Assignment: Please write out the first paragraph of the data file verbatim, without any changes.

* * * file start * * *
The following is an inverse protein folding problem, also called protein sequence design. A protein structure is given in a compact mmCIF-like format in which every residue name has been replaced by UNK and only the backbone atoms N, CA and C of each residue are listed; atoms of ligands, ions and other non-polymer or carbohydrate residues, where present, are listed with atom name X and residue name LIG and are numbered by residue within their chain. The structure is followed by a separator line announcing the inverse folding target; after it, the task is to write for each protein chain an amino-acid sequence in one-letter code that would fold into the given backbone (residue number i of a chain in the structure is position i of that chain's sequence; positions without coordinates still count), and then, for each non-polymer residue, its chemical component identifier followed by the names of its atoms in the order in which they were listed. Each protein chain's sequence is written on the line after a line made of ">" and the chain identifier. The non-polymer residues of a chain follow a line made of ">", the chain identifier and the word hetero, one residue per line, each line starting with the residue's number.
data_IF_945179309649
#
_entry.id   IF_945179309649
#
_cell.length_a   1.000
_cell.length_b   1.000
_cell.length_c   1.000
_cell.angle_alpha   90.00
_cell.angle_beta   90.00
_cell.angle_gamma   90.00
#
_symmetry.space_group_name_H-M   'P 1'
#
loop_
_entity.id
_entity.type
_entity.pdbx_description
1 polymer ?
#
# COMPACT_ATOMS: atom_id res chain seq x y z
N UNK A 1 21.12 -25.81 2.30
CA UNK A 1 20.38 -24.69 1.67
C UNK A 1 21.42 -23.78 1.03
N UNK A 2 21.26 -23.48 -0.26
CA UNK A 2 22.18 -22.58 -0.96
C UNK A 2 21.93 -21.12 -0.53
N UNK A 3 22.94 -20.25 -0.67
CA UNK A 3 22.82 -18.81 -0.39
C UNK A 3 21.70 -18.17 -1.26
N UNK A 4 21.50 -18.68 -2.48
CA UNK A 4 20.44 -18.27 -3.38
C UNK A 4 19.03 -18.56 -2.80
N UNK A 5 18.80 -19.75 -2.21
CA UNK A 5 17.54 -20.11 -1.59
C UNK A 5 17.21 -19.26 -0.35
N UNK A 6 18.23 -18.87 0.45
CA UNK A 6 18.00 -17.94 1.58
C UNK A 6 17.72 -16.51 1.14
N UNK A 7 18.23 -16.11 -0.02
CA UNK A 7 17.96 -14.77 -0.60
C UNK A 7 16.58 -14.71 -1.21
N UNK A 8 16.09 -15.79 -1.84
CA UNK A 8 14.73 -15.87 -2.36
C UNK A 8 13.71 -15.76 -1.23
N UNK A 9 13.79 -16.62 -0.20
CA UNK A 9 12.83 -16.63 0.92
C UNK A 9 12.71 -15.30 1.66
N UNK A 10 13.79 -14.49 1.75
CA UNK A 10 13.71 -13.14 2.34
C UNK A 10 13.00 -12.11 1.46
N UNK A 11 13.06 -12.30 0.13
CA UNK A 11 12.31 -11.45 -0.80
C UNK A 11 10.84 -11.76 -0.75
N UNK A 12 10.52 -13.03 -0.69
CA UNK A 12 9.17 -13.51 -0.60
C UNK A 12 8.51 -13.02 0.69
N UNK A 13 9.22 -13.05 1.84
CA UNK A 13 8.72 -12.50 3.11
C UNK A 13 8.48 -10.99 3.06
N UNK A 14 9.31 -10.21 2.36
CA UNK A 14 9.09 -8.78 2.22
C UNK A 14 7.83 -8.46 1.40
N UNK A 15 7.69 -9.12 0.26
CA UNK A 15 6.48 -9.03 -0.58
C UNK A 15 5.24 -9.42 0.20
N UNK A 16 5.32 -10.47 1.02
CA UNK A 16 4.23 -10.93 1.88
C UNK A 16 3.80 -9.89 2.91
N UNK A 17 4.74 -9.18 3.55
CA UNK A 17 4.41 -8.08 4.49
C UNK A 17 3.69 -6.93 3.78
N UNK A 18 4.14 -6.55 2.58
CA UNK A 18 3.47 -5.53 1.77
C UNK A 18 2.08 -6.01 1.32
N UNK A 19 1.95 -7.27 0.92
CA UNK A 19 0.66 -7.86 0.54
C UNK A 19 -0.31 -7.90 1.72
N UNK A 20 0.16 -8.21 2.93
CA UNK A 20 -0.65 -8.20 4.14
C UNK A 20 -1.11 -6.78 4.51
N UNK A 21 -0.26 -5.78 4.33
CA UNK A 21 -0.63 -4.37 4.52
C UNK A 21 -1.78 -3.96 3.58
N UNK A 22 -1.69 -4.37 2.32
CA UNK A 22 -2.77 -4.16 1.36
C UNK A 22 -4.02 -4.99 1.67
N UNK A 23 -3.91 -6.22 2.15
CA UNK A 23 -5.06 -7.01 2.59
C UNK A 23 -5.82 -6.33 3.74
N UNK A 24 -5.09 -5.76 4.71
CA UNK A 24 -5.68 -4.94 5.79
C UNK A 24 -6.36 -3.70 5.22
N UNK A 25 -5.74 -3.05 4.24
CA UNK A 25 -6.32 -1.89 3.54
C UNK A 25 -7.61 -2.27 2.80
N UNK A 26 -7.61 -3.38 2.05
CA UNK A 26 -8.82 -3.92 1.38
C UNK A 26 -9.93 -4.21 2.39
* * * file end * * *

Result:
The following is an inverse protein folding problem, also called protein sequence design. A protein structure is given in a compact mmCIF-like format in which every residue name has been replaced by UNK and only the backbone atoms N, CA and C of each residue are listed; atoms of ligands, ions and other non-polymer or carbohydrate residues, where present, are listed with atom name X and residue name LIG and are numbered by residue within their chain. The structure is followed by a separator line announcing the inverse folding target; after it, the task is to write for each protein chain an amino-acid sequence in one-letter code that would fold into the given backbone (residue number i of a chain in the structure is position i of that chain's sequence; positions without coordinates still count), and then, for each non-polymer residue, its chemical component identifier followed by the names of its atoms in the order in which they were listed. Each protein chain's sequence is written on the line after a line made of ">" and the chain identifier. The non-polymer residues of a chain follow a line made of ">", the chain identifier and the word hetero, one residue per line, each line starting with the residue's number.